Total Market Index Funds Gain Favor
September 6, 1999
Step aside S&P 500, the Wilshire 5000 is having its day.
Index funds accounted for nearly half of the net inflows into mutual funds in July, but total market index funds are gaining in popularity, according to data compiled by Financial Research Corp. of Boston.
Total market index funds are those which invest in a composite of the entire market and most frequently follow the Wilshire 5000 Index. Vanguard of Malvern, Pa., Fidelity Investments of Boston, T. Rowe Price of Baltimore, Md., Schwab of San Francisco and Wilshire Asset Management of Santa Monica, Calif. all run funds that follow this index.
While index funds pulled in $4.2 billion and S&P 500 index funds had inflows of $1.9 billion in July, total market index funds had their best month ever with inflows of $964 million, according to FRC. That was the largest monthly inflow ever for that sector.
Total market index funds have seen an almost 100 percent increase in monthly flows this year over last. In 1998, the average monthly inflow into total market index funds was $425 million, according to FRC. This year, the average monthly inflow is $828 million. The best month for these funds before July was in April, when the funds attracted $960 million, according to FRC.
Vanguard and two of its index funds attracted a large share of the assets. The Vanguard Total Stock Index Fund pulled in $678 million for July, over two-thirds of the money that went into all total market index funds for the month. The Vanguard 500 Index Fund took in $1.2 billion, nearly two-thirds of the total money that went into S&P 500 index funds that month.
"Vanguard itself just has a tremendous amount of momentum," said Chris J. Brown, analyst for FRC.
Index funds overall have been gaining market share in a fund market that has been pulling in less new money this year compared to last. Through July 31, year-to-date inflows for all non-money market funds are down 44 percent from last year. But, in the past 12 months, index fund nearly tripled their market share. In the first seven months of last year, index funds accounted for 14 percent of all mutual fund sales. In the same time period this year, index funds have accounted for 38 percent of all mutual fund sales.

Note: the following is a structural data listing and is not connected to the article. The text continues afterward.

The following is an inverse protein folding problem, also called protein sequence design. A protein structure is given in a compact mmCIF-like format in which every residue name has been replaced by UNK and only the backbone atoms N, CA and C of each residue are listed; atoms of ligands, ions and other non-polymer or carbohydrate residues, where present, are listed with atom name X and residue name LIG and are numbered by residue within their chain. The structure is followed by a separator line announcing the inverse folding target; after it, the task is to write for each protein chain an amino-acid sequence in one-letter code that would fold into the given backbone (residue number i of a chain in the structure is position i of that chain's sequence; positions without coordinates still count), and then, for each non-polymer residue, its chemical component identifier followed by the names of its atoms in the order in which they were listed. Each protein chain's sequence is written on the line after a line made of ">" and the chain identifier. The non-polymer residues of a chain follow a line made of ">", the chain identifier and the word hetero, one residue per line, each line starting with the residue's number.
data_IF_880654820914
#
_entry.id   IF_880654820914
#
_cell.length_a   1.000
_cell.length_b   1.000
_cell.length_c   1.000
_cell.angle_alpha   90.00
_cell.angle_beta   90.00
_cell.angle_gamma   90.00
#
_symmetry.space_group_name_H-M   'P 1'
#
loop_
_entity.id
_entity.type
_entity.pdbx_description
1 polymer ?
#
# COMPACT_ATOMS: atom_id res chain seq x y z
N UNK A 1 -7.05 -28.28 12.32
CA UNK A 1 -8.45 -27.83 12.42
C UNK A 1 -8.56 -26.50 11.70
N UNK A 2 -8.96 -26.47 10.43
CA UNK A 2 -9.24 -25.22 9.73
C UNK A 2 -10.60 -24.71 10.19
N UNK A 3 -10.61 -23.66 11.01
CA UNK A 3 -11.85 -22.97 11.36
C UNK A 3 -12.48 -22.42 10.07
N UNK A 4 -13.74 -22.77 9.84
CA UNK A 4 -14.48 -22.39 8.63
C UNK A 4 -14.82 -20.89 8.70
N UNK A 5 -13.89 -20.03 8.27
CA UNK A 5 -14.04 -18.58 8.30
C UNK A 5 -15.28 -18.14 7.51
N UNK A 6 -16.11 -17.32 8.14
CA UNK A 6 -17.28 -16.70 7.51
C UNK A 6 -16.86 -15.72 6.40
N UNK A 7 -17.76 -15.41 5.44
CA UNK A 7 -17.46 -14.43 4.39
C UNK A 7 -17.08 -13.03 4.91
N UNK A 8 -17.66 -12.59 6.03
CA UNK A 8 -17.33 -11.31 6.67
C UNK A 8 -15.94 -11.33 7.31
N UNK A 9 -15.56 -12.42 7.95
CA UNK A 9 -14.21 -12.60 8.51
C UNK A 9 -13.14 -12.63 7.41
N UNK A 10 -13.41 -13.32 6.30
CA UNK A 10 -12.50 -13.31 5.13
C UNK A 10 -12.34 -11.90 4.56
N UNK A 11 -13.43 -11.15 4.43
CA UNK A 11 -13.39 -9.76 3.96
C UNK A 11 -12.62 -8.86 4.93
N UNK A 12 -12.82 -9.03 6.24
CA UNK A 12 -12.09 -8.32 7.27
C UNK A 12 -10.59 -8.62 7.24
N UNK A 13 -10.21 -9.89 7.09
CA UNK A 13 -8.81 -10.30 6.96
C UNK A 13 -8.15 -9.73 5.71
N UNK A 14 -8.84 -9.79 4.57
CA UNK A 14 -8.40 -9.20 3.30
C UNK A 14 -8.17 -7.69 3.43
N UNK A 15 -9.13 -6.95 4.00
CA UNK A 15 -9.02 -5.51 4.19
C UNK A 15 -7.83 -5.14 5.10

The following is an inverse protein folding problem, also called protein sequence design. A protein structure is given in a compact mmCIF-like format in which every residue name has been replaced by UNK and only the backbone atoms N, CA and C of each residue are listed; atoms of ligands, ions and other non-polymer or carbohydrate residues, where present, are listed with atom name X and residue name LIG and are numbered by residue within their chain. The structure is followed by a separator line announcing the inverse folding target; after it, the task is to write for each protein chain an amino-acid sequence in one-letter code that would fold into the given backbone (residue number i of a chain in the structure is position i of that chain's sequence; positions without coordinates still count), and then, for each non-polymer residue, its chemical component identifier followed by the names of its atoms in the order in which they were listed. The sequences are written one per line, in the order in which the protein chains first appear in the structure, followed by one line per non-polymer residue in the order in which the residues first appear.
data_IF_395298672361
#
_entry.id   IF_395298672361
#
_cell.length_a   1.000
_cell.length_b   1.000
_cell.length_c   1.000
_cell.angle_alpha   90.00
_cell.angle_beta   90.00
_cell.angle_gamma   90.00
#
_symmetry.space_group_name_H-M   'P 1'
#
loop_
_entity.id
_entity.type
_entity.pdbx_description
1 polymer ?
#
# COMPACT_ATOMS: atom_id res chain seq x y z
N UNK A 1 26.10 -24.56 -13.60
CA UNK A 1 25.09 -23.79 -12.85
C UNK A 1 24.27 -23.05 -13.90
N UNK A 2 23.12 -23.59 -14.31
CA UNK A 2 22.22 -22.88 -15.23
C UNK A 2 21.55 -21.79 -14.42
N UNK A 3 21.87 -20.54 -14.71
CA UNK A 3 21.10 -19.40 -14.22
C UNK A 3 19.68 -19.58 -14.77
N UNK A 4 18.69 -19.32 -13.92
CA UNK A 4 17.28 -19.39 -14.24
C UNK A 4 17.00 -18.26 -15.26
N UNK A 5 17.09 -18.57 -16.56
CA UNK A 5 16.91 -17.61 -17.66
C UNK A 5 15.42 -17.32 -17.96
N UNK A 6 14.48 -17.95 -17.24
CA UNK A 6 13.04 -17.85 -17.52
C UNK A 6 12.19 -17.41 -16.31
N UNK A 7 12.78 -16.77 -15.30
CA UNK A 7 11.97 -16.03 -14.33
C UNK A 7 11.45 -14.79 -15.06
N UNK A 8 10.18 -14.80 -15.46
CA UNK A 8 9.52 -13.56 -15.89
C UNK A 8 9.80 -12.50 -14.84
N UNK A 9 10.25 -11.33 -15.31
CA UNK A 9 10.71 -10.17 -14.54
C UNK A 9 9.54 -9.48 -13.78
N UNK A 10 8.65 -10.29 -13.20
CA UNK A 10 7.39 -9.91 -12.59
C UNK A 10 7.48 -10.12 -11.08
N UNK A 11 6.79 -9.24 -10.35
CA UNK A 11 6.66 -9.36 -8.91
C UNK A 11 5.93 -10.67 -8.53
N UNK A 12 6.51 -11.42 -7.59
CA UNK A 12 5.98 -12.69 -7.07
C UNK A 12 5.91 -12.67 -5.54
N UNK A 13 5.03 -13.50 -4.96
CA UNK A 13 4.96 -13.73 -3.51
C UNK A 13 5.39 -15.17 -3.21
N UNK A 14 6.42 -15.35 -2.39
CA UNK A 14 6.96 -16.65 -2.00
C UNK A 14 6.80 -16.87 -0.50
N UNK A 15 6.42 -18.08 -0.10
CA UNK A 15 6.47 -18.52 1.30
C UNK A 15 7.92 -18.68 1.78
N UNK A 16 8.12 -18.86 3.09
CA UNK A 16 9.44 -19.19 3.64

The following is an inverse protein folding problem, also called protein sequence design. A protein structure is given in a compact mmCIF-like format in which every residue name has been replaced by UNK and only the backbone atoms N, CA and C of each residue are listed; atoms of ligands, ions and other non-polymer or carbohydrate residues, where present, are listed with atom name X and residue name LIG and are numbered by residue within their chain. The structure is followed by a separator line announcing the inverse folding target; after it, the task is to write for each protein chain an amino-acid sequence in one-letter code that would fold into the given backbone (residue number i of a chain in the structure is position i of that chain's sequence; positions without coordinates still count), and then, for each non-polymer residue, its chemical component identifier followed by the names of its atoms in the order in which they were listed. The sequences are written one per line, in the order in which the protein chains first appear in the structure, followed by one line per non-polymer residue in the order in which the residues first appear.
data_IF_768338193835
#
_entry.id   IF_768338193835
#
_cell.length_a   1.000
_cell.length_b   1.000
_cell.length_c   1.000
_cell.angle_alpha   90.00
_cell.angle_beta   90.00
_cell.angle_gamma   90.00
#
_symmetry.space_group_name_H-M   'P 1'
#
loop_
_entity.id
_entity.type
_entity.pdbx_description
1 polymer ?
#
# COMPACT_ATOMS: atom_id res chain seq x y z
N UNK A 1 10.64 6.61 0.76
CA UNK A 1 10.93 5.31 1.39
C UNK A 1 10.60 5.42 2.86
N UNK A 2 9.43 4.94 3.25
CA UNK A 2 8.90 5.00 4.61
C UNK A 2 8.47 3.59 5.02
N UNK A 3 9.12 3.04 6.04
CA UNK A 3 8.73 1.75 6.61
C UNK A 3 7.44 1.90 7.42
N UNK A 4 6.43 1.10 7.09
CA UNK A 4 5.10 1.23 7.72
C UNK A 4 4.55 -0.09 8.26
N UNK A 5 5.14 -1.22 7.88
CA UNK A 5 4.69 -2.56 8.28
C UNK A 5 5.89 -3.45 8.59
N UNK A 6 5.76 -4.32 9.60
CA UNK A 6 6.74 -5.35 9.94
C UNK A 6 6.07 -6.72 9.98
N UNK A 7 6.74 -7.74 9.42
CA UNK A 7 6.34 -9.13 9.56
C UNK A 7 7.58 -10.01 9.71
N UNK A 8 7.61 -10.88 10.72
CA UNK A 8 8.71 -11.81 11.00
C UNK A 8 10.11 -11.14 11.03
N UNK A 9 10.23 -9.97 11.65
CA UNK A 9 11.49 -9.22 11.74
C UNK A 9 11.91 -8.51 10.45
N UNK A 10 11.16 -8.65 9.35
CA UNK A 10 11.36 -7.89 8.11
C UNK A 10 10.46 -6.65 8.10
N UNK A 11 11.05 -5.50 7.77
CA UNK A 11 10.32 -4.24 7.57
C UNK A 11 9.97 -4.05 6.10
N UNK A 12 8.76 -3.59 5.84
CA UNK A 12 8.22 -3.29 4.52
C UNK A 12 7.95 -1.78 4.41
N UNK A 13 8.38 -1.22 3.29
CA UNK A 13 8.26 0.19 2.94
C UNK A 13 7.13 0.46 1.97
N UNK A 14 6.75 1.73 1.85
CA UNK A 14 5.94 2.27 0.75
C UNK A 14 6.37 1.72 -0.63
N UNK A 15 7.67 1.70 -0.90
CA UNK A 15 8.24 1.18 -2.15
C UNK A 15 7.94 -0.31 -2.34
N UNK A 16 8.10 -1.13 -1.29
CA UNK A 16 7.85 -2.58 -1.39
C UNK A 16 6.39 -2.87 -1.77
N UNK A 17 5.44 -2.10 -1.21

The popularity of index funds may be largely due to their performance and their low cost compared to managed funds, according to Brown.
Total market index funds, meanwhile, have gained in popularity because investors are trying to diversify their portfolios, said Brown. The S&P 500 is heavily weighted in large cap stocks. The Wilshire 5000 includes large-cap, mid-cap and small-cap stocks.
And, the Wilshire 5000 has performed nearly as well as the S&P 500. As of Aug. 31, the Wilshire 5000 Index has returned 7.28 percent year-to-date and 19.59 percent over the past 12 months. The S&P 500, meanwhile, is up 7.42 percent as of Aug. 31 and 20.9 percent over the past 12 months.
Total market index funds have not been as popular as S&P 500 index funds because they have not been around as long - seven years versus 23 years - and there are not as many of them, said Brown. There are five total market index funds and 22 S&P 500 index funds, according to IndexFunds.com.
Despite the success of index funds, mutual fund sales overall are slow this year because investors are using the gains on their investments to purchase big-ticket items like cars or homes or to pay off debt, Brown said. Sales of non-money market funds were $196 billion in the first seven months of last year. In the same period of this year, the same group of funds has only attracted $110.2 billion, according to FRC.